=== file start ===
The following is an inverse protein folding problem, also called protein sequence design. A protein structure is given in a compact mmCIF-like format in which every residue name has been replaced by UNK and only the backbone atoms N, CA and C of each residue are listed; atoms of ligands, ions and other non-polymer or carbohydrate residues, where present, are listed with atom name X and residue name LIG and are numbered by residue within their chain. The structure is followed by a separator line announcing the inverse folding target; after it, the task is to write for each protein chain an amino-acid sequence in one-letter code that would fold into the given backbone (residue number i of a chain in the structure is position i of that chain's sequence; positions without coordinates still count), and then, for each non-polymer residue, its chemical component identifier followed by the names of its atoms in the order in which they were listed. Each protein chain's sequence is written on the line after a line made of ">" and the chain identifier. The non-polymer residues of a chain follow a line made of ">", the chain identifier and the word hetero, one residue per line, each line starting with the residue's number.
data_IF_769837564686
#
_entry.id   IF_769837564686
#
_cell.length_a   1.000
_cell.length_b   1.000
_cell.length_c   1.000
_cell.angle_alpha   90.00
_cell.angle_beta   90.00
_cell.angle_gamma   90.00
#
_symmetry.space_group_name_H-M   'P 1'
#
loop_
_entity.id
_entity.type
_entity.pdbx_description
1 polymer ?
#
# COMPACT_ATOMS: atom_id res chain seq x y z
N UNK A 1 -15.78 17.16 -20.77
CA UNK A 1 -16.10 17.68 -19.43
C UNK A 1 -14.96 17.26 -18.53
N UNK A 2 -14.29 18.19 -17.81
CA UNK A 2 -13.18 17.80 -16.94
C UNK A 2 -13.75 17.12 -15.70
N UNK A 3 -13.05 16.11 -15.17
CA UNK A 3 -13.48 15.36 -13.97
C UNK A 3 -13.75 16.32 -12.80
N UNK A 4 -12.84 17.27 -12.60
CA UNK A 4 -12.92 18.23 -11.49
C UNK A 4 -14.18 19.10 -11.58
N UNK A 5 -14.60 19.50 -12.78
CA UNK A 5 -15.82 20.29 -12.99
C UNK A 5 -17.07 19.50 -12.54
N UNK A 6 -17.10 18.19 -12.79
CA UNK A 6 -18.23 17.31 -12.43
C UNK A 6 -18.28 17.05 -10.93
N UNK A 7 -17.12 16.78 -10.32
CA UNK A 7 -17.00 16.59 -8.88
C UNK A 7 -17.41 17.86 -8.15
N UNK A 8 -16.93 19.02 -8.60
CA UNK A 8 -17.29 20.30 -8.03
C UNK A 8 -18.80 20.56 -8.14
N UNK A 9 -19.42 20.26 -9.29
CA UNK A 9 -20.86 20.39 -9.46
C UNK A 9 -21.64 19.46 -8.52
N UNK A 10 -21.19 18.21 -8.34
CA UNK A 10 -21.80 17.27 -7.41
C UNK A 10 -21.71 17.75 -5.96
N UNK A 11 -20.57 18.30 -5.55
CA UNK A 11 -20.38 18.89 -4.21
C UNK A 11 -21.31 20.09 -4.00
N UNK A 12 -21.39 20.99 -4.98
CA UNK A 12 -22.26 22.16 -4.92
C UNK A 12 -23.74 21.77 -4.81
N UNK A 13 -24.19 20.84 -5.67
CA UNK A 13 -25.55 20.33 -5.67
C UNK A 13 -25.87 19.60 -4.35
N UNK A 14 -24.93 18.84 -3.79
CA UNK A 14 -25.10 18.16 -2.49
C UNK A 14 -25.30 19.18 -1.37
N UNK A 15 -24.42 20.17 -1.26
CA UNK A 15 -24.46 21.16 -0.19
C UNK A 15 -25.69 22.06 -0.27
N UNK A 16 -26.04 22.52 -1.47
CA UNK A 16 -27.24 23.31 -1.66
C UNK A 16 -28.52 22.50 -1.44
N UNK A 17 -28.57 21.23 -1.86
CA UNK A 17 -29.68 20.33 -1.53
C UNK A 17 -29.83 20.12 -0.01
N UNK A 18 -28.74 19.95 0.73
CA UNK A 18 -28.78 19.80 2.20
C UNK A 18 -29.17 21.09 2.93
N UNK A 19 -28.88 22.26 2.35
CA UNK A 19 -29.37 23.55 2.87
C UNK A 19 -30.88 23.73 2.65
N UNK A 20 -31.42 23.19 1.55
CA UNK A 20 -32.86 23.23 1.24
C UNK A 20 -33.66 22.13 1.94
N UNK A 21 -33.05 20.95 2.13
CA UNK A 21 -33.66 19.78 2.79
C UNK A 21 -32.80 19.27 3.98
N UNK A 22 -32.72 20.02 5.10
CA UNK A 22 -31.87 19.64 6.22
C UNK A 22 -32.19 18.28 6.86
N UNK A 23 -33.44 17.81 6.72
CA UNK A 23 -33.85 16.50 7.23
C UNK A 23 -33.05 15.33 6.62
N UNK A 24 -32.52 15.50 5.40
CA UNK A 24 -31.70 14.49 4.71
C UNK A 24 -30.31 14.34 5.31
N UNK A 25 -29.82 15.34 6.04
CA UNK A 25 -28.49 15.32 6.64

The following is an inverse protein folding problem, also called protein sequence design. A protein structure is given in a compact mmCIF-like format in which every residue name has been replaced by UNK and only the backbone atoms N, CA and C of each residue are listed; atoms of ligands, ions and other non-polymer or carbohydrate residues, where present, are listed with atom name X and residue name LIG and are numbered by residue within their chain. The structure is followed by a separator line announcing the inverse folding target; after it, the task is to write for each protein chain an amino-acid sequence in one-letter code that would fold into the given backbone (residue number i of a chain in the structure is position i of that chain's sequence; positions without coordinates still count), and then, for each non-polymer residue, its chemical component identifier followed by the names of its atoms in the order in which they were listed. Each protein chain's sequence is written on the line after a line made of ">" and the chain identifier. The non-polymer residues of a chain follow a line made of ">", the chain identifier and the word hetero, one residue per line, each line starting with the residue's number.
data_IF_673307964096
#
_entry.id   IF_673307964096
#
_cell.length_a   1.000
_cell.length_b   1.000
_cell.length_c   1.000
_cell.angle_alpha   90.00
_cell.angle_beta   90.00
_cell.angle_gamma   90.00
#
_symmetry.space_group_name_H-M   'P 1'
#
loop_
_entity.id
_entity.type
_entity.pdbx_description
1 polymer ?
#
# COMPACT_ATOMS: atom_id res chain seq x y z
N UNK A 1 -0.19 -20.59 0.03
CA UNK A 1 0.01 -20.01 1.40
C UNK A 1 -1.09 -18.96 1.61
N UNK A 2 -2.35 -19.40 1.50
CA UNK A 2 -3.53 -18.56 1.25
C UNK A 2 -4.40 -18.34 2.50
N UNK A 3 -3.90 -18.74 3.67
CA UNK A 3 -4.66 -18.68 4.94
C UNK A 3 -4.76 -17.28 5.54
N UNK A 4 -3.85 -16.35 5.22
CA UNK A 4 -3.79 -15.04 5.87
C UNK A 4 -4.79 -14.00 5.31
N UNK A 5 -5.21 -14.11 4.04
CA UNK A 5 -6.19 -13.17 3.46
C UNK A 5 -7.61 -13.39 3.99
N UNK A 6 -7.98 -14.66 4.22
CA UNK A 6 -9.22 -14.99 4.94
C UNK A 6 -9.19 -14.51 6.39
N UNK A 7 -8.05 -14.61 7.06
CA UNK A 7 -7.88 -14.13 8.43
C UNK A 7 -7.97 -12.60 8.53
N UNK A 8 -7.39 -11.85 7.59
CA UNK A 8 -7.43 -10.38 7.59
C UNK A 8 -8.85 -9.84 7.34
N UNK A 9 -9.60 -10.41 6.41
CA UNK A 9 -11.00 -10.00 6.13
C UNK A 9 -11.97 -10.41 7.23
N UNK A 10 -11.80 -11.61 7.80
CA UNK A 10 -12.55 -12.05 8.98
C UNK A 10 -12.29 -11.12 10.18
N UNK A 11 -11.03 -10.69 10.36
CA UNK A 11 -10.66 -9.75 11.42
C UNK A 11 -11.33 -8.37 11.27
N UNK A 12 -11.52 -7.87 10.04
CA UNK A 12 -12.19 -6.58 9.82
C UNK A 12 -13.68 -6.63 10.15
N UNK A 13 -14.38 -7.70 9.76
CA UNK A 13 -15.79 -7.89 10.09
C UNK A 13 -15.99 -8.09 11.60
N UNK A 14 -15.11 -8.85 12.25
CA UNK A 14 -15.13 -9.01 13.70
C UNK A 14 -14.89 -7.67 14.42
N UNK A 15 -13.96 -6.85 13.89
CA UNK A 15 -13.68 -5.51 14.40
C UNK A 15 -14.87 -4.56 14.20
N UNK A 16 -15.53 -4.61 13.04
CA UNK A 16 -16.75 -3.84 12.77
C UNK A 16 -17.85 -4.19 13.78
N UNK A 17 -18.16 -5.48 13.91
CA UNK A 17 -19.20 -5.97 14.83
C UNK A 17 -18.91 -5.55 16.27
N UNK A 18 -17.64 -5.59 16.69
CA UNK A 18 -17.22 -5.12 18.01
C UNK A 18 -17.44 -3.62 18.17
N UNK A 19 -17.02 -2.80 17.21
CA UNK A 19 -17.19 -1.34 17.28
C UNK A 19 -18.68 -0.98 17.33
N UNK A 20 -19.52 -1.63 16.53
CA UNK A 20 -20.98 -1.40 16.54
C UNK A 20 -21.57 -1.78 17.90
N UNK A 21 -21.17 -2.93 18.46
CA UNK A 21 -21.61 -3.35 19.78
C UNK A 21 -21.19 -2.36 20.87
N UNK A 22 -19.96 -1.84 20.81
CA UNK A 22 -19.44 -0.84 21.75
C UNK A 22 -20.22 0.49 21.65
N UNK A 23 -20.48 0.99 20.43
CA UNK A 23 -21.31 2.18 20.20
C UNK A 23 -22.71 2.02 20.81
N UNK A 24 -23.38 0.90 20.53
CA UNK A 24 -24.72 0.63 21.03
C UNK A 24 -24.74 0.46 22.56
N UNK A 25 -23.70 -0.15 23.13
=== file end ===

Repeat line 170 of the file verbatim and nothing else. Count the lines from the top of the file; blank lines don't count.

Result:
C UNK A 18 -17.44 -3.62 18.17